“And that’s just the beginning!” Dr. Shabazz confidently proclaimed.  “By the time we’re done with her, Paula Deen won’t be able to sell corn dogs out of a truck on the street!  But that’s only part of the battle, Mr. Collins, and what I’m here to speak with you about is much, much larger.”
“And what might that be?” I wondered.
“Now that we’ve accomplished what we have in our direct battle against the N-Word,” she informed me, moving even closer, “it’s time to get rid of the… other words.”
“Which other words?” I asked.
“The ones we at the CPC call the Homophonic Offenders,” she confided.
“Such as?” I requested.
“Such as… ‘niggardly!’” Dr. Shabazz spat.
“Oh yes,” I nodded, “saying ‘niggardly’ got David Howard, an aide to Anthony A. Williams, a former mayor here Washington, fired from his job after complaints from members of the staff who were persons of color.”
“Damn right it did,” she chortled with obvious satisfaction, “and he deserved it, too.”
“And at the University of Wisconsin,” I related, “Amelia Rideau, a junior English major and vice chairwoman of the Black Student Union, complained that a professor teaching Chaucer had used the word ‘niggardly,’ but while the incident caused quite a stir in the media, since the professor had tenure, he could not be fired.  And then there were the cases, where a white fourth grade teacher in Wilmington, North Carolina was reprimanded and required to send written apologies to all her students’ families for including ‘niggardly’ in her vocabulary lessons; and the incident in Mendocino County, California, where a history teacher who was engaged in collective bargaining on behalf of the teacher’s union used the word in a letter to management.  He was accused of racism because the school district superintendant was black, but also kept his job.”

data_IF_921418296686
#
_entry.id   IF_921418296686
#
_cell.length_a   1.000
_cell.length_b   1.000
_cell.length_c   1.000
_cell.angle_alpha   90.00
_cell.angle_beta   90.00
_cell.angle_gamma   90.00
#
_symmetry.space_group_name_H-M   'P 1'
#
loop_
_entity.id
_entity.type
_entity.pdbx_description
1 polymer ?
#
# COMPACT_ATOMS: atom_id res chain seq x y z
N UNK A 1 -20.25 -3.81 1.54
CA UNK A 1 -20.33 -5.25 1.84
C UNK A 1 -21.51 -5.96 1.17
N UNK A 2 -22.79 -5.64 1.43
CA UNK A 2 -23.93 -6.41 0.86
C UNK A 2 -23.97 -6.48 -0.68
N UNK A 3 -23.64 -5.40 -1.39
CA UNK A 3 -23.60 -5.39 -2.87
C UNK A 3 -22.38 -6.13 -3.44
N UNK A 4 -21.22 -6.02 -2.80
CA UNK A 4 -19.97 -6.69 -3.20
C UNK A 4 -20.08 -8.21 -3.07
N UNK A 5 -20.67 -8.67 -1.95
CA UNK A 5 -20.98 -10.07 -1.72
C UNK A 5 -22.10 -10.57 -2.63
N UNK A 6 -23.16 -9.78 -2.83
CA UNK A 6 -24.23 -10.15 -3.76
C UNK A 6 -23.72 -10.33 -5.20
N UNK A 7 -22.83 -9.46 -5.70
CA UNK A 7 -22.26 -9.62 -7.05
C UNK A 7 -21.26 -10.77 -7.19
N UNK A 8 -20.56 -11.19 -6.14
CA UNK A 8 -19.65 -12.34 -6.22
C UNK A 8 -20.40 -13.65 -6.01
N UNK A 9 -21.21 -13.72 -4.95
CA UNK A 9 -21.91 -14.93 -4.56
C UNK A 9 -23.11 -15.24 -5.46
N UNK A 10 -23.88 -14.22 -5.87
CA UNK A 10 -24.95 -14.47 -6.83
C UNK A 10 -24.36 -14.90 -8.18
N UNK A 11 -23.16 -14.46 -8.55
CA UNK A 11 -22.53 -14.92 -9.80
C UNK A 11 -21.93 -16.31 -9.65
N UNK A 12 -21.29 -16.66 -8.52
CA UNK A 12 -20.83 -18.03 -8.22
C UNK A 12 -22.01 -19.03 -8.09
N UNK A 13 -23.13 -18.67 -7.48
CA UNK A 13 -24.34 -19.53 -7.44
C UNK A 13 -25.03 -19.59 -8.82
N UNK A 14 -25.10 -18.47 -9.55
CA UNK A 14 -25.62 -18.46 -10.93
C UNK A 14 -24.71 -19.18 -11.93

“We at the CPC,” she assured me, “intend to reform academia, so that in the future, no academics, at any level in the educational system, can use the word ‘niggardly’ – or any of its derivatives – and keep their jobs!”
“However, the word and its derivatives” I noted, “such as ‘niggard,’ and ‘niggardiness,’ are of Scandinavian and Germanic origin, meaning basically, ‘miserly,’ ‘a cheapskate,’ and that sort of thing.”  
“That doesn’t matter!” Dr. Shabazz thundered as she reared back in righteous and highly animated objection. “We don’t care what ‘niggardly’ means!  It sounds too much like the N-Word, and that’s all there is to it!  We at the CPC have no intention of letting some snotty little white child – or racist white teacher, for that matter – call a child of color a ‘niggard’ and get away with it with some glib excuse that they were referring to that child’s pecuniary habits!  And in the opinion of the CPC board, Mr. Collins, ‘niggardly’ is merely the camel’s nose in the tent!  Therefore, we want to eliminate from usage all the words that sound like the N-Word!”